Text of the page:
New York, New York

car-interior.jpgAllium and I returned from (nearly) a week in New York City this afternoon, relieved to have seen the last of 2007. The ride home, on Amtrak, was everything air travel should be, but will never be again: a civilized waiting area, helpful stewards, wide and comfortable seats, spacious lavatories and surfaces that were clean, clean, clean. We were delivered practically to our door; we were almost sorry when the trip was over.

We celebrated holidays first at home, then holidays in the city, trekking with Allium’s parents. His mother lives in an orderly world, and was surprised that begging was illegal on the subway (“but they do it anyway?” she asked).

traffic.jpgYesterday morning she could have watched, in the space of scarcely five minutes, the following: a blue Toyota, driven backwards down nearly the entire length of the street; two of NYPD’s finest exiting McDonald’s after a 15 minute break and climbing into a squad car they’d left parked in the middle of a cross street; a man urinating into a wall, discreetly; and I, illegally tossing household trash (for the second time that morning) into a can clearly marked ‘no household refuse-litter only’. The evening before, she had missed the young man sitting on our landing who leapt up as we approached our apartment door and apologized politely for the smell – ganja, we presumed.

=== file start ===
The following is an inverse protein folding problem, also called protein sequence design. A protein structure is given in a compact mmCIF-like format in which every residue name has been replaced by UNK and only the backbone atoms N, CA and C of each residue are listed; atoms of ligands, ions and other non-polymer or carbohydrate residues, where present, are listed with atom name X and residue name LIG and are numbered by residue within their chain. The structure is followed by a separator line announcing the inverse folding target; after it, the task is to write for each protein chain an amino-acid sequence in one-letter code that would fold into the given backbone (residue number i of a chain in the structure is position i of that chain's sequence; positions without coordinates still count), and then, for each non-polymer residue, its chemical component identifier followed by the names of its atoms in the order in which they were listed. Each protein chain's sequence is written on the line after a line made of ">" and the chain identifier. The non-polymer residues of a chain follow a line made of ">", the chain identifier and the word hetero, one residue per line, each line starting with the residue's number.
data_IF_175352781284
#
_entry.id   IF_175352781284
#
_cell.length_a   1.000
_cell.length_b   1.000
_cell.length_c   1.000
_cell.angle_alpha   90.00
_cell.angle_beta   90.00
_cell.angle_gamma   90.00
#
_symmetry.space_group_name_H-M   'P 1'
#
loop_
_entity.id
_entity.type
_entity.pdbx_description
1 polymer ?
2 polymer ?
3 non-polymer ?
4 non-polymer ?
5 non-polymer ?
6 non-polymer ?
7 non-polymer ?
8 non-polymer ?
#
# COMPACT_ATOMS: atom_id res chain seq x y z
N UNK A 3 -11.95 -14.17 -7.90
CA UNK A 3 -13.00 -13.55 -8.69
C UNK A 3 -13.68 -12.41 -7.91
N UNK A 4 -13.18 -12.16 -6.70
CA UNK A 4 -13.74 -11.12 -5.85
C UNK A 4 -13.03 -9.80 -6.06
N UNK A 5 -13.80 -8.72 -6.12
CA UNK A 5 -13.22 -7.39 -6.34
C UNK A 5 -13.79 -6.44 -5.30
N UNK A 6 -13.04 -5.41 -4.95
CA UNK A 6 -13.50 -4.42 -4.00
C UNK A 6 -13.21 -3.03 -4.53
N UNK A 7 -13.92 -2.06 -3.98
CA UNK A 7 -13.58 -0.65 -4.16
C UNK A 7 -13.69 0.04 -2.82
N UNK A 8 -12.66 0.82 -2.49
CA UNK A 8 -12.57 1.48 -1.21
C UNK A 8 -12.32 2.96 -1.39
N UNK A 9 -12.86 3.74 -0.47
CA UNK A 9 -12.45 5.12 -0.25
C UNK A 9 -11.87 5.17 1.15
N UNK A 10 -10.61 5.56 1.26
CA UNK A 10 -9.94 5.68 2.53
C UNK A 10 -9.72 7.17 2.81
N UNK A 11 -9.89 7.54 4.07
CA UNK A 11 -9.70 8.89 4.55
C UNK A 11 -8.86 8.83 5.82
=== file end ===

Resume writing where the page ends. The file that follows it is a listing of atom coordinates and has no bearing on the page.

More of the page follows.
The amazing thing about New York City is that it works so well. No one seems to have much respect for the kind of order well-known (and dear) to Allium’s mother, yet the world goes on, and, by and large, people are surprisingly kind to each other, and remarkably helpful on a one-to-one basis. A guy who looks as if he might as well stick a shiv in you as say good morning will gladly help a tired mom haul a stroller up the subway steps, and just about anyone will offer directional assistance if asked.

rap.jpgEven I am affected by all this mellow in the midst of the mad rushing that is integral to existence in the city. For example, I am not overly enamored of intra-car subway entertainment. Being subject to a serenade by a relentless accordionist whilst trapped with hundreds of fellow citizens underground is not my idea of a good time. Nor did I enjoy my involuntary subjugation to the break-dancing exhibition that shook and rolled our cylindrical encasement yesterday; it was a relief when one of the actors crashed unintentionally into a pole, prematurely ending the show and effecting a removal to another vehicle.

Though irritated, I am not seriously bothered by this perpetual insistence on making cramped travel noisier and more inconvenient than necessary. It’s New York; this kind of thing is tolerated, like the beggars, who, though apparently despised by most, are also, for the most part, civilly ignored rather than tormented or persecuted. I’m cool, too. Maybe it’s the residual ganja.